Triple Crown 2010: Can the Transatlantic Alliance be Strategic?
October 21, 2010
Author: Marc Grossman, Former Fellow, The Future of Diplomacy Project
Belfer Center Programs or Projects: The Future of Diplomacy Project
Former Under Secretary of State for Political Affairs, Future of Diplomacy Project Senior Fellow and Atlantic Council Board Director Marc Grossman encourages the Obama Administration to view the bureaucratic challenge of managing the upcoming NATO, U.S.-EU and OSCE summits as an opportunity to create a more coherent, strategic transatlantic relationship that maximizes the capabilities of all three organizations.
“While the world is certainly a different, more complicated place than it was in 1999, the Obama Administration might also find it useful to design a strategy that creates a coherent approach toward the President’s involvement in the NATO, U.S.-EU, and OSCE summits.”
In his brief, Grossman reflects on how in 1999 the Clinton Administration developed a ‘Triple Crown’ strategy for U.S. policy towards Europe through NATO, the U.S.-EU relationship, and the OSCE and suggests that the Obama Administration might consider a similar approach for Europe today.
Grossman outlines the changes that have taken place within NATO, the EU, and the OSCE since 1999 and proposes a coherent strategy for U.S. engagement with Europe through all three institutions. Grossman encourages NATO to address new threats such as energy and homeland security, urges Europe to emerge as a strategic actor equivalent to its economic clout, and calls on the United States to respond to Russian President Medvedev’s calls for a new European security treaty with a plan to modernize and strengthen the OSCE.
This brief is part of the Atlantic Council’s Eurasia Task Force, which seeks to provide thought leadership on a transatlantic strategy for Central Asia.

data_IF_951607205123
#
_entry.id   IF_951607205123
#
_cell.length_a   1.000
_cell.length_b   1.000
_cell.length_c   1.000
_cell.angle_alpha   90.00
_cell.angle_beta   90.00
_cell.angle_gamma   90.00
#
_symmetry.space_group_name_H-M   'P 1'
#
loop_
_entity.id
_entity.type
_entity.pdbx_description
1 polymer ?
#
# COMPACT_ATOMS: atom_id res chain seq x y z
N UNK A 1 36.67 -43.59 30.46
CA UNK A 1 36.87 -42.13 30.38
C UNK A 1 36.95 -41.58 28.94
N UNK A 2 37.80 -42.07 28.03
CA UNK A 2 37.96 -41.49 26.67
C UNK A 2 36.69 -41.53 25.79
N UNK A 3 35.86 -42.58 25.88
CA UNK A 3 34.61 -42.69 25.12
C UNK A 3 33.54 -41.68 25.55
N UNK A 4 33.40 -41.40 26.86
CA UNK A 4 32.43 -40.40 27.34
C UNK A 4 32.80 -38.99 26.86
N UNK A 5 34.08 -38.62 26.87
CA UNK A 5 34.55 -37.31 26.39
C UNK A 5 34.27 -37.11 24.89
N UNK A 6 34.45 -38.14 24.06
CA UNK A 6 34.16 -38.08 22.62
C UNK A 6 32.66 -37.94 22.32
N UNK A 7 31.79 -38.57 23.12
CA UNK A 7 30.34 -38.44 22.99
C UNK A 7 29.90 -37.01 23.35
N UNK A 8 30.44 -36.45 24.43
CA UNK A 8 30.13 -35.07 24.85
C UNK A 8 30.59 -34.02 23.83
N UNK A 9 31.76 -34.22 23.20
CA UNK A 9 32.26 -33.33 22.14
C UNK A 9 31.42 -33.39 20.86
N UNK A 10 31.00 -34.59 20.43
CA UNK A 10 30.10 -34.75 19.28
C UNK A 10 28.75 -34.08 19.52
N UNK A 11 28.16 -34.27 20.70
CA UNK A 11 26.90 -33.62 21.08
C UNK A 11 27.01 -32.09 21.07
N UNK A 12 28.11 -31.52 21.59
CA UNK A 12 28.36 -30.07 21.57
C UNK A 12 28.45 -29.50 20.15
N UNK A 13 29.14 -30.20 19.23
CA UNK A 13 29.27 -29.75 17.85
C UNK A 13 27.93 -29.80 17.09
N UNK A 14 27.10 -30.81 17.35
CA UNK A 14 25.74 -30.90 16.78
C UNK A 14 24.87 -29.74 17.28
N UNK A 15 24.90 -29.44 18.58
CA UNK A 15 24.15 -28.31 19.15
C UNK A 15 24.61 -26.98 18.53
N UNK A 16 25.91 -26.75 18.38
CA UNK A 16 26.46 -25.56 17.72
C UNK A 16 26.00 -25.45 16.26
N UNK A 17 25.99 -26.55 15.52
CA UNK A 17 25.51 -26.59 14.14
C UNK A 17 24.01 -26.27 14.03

A test of global leadership in the twenty-first century will be how nation states perform in the face of threats that defy borders. As the Brookings Institution’s report Managing Global Insecurity concluded in 2008, a “new approach is needed to revitalize the alliances, diplomacy and international institutions central to the inseparable relationship between national and global security.
A year earlier, the Center for Strategic and International Studies’ Commission on Smart Power described the options the United States has in responding to global challenges:
• proceed unilaterally;
• assemble ad hoc coalitions; and
• work through treaties, alliances and multilateral organizations.
American administrations in the early twenty-first century will need to make the right choice among these three possibilities in order to meet the specific task at hand. For example, although the United States should always look first for partners, there will be times when America will need to act alone, including militarily. In some cases, acting with others will be best done through ad hoc coalitions; the Proliferation Security Initiative (PSI) and the informal organization of the international response to the southeast Asia tsunami in 2004 are both examples of how coalitions of the willing constitute the best course of action. And American administrations will often seek to galvanize multilateral organizations into action. Some of these organizations will be global, such as the United Nations, and others regional, including NATO, the European Union, the Organization for Security and Cooperation in Europe (OSCE), the African Union (AU), the Organization of American States (OAS) or the Association for South East Asian Nations (ASEAN). The focus in this brief is on U.S. policy towards three organizations that are the foundation of America’s political, economic, social and moral connections to wider Europe: NATO, the EU and the OSCE.
- Grossman-Triple Crown.pdf (217K PDF)
For more information about this publication please contact the Allan Friedman.
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